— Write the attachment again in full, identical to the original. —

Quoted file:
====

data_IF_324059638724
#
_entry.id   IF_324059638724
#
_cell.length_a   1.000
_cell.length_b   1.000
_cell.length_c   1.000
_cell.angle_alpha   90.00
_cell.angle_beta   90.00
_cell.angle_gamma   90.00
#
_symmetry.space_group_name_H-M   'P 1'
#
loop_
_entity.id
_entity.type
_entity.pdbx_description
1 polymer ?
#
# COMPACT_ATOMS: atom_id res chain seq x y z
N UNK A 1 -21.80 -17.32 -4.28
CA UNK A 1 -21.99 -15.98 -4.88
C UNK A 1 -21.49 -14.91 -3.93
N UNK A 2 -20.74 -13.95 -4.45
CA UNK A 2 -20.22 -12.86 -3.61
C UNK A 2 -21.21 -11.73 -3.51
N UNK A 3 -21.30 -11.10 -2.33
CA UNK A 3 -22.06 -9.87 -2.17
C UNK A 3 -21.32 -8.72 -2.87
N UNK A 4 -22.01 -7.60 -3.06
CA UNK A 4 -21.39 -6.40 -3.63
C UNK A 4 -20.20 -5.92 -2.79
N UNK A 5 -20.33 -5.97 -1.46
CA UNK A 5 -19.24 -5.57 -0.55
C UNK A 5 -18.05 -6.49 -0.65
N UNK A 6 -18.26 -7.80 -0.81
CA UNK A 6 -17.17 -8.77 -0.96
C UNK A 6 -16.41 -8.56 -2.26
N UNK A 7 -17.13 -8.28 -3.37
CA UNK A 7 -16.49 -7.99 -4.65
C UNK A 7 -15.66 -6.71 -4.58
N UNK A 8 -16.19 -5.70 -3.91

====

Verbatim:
data_IF_324059638724
#
_entry.id   IF_324059638724
#
_cell.length_a   1.000
_cell.length_b   1.000
_cell.length_c   1.000
_cell.angle_alpha   90.00
_cell.angle_beta   90.00
_cell.angle_gamma   90.00
#
_symmetry.space_group_name_H-M   'P 1'
#
loop_
_entity.id
_entity.type
_entity.pdbx_description
1 polymer ?
#
# COMPACT_ATOMS: atom_id res chain seq x y z
N UNK A 1 -21.80 -17.32 -4.28
CA UNK A 1 -21.99 -15.98 -4.88
C UNK A 1 -21.49 -14.91 -3.93
N UNK A 2 -20.74 -13.95 -4.45
CA UNK A 2 -20.22 -12.86 -3.61
C UNK A 2 -21.21 -11.73 -3.51
N UNK A 3 -21.30 -11.10 -2.33
CA UNK A 3 -22.06 -9.87 -2.17
C UNK A 3 -21.32 -8.72 -2.87
N UNK A 4 -22.01 -7.60 -3.06
CA UNK A 4 -21.39 -6.40 -3.63
C UNK A 4 -20.20 -5.92 -2.79
N UNK A 5 -20.33 -5.97 -1.46
CA UNK A 5 -19.24 -5.57 -0.55
C UNK A 5 -18.05 -6.49 -0.65
N UNK A 6 -18.26 -7.80 -0.81
CA UNK A 6 -17.17 -8.77 -0.96
C UNK A 6 -16.41 -8.56 -2.26
N UNK A 7 -17.13 -8.28 -3.37
CA UNK A 7 -16.49 -7.99 -4.65
C UNK A 7 -15.66 -6.71 -4.58
N UNK A 8 -16.19 -5.70 -3.91